Pipeline Mapping: Critically Important to Avoiding Critical Incidents
Moving oil and gas safely and efficiently from a wellhead to end-users stands as the sole and unambiguous purpose of pipelines. When either of those key elements — safety or efficiency — is lacking, it represents a problem. When both are missing, it signals a complete breakdown of purpose.
Southern Brush exists, in part, to help pipeline and utility companies maintain safe and efficient operations through right-of-way management. In addition to traditional grounds maintenance services, we also provide highly sophisticated GIS mapping and data logging solutions. By utilizing state-of-the-art equipment and leveraging our technology with extensive data processing experience, we help companies identify and track underground assets accurately.
Mapping Accuracy: Making An Exception a Rule
In July of last year, National Public Radio produced a piece detailing the dangers of operating pipelines without adequate mapping. Despite the potential political bias of outlets like NPR (also here), when journalists identify viable dangers in our industry, we hold a responsibility to the public (and to our shareholders) to pay attention.
“[E]ven the relatively recent pipelines are not always where they are supposed to be.
‘We’ve been called into a multitude of projects where within one right-of-way there was supposed to be a pipeline installed ten years ago. Workers come in to that right-of-way, they move over what they think is 50 or 75 or 100 feet, they drill in another line and they end up hitting the original pipeline that’s supposed to be 75 feet away. That happens a lot.’
And it happened a couple of weeks ago in Armstrong County, north of Pittsburgh, where a routine construction job put a man in the hospital. He was in a bulldozer digging out a route for a new gas pipeline when he struck another unmarked pipeline full of natural gas. Pictures of the explosion show a crater where the bulldozer sits, charred and mangled. The man who was running that machine is now in the hospital with 70 percent of his body burned.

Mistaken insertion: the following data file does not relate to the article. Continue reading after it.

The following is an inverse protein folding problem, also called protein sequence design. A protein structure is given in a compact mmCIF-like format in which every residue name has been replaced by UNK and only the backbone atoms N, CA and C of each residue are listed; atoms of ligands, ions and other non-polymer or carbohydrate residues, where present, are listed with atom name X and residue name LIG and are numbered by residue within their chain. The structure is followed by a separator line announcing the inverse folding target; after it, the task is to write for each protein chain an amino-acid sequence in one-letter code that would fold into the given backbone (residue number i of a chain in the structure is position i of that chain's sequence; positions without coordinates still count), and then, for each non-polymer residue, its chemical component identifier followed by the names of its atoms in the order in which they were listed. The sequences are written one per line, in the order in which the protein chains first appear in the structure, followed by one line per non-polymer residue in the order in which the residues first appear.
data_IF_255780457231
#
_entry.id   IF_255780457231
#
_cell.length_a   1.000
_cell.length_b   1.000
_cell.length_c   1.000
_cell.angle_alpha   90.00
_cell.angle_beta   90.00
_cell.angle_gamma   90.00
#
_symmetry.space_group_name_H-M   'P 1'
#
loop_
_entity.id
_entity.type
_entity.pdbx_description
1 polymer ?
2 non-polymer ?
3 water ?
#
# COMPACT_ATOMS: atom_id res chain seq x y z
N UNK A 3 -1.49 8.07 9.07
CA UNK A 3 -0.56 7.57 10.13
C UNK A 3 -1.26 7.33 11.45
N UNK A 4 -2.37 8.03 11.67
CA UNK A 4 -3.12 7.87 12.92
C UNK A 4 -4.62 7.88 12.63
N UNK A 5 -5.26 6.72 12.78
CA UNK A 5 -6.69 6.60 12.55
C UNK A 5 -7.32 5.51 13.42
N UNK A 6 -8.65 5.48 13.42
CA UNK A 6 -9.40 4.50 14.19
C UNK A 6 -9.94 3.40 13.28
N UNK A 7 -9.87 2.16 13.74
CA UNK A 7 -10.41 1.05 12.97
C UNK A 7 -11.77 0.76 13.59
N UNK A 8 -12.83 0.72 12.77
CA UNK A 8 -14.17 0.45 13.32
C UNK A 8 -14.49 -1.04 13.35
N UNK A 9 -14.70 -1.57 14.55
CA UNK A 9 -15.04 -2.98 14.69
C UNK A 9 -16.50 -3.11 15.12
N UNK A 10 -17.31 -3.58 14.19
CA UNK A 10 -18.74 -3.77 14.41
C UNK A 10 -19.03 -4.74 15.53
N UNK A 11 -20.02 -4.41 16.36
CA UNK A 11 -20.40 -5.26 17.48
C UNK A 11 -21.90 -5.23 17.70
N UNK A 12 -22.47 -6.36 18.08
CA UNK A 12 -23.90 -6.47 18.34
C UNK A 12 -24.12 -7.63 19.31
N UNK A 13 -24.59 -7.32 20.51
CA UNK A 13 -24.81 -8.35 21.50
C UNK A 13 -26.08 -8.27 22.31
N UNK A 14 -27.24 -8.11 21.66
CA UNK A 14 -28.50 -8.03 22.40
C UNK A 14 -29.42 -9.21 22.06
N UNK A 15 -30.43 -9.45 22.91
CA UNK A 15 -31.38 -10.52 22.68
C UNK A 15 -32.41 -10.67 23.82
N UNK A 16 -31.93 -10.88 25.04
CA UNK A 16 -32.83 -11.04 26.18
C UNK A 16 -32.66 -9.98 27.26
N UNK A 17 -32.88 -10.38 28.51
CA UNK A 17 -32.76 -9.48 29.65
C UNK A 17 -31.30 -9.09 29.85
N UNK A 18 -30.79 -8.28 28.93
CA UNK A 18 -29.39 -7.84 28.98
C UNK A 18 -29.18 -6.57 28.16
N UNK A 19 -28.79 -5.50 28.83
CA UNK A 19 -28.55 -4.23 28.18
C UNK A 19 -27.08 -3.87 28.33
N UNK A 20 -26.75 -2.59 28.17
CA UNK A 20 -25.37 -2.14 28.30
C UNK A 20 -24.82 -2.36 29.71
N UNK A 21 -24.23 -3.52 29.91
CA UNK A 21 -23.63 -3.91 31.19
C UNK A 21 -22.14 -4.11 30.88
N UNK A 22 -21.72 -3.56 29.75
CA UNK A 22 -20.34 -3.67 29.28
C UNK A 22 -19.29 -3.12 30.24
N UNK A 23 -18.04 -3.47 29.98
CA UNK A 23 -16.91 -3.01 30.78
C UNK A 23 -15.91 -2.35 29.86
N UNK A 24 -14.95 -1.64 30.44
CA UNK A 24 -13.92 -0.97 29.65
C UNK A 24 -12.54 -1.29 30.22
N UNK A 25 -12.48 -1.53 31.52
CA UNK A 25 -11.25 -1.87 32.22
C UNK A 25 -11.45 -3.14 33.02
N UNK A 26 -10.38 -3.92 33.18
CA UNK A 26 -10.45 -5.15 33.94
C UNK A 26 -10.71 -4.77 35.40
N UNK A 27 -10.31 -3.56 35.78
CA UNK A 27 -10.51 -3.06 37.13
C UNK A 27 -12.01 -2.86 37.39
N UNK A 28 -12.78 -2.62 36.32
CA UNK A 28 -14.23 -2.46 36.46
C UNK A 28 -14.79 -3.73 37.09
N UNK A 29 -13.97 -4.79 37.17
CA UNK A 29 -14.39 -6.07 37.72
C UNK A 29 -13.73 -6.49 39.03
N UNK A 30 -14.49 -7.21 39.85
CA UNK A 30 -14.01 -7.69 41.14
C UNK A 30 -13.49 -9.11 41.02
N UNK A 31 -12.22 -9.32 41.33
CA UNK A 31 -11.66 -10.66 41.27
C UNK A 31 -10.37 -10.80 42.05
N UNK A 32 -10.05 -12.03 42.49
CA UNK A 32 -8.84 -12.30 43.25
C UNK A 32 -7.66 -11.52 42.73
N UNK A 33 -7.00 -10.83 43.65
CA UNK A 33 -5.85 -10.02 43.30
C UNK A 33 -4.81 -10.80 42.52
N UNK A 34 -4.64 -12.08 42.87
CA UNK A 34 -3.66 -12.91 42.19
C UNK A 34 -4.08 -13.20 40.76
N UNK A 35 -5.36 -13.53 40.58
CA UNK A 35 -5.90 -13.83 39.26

Turns out the worker hit a medium-sized, 12-inch line carrying gas at a pressure of 60 PSI. His company did what they were supposed to do before digging, contact the state’s Pa. One Call service to check whether it was OK to dig where it planned.
One Call gave the company the all clear. Problem was: The line that blew up wasn’t mapped.”
Technological Inputs Lead To Better Outcomes
When people properly follow One Call protocols, line strikes should never happen. Unfortunately, however, the national pipeline infrastructure originated during a time when detailed, accurate mapping just wasn’t possible. But technological innovations now empower us to provide highly detailed data identifying exactly where pipelines lie — with a subcentimeter accuracy variance. At the very least, operators need to know where their pipe’s centerline lies and the depth of cover protecting it.
By utilizing Vivax Line Locators and Trimble GPS units, Southern Brush can log all of this data and deliver it in whatever format best fits a client’s GIS needs. As an added value, we can also display above-ground field conditions that may require a client’s attention (e.g., obstructions on the right-of-way, missing or misaligned markers, etc.).
To date, Southern Brush has provided well over 10,000 miles of pipeline surveys. We help operators increase their safety, efficiency, and ultimately, profits. Please contact us today to discuss your pipeline data or GIS project needs.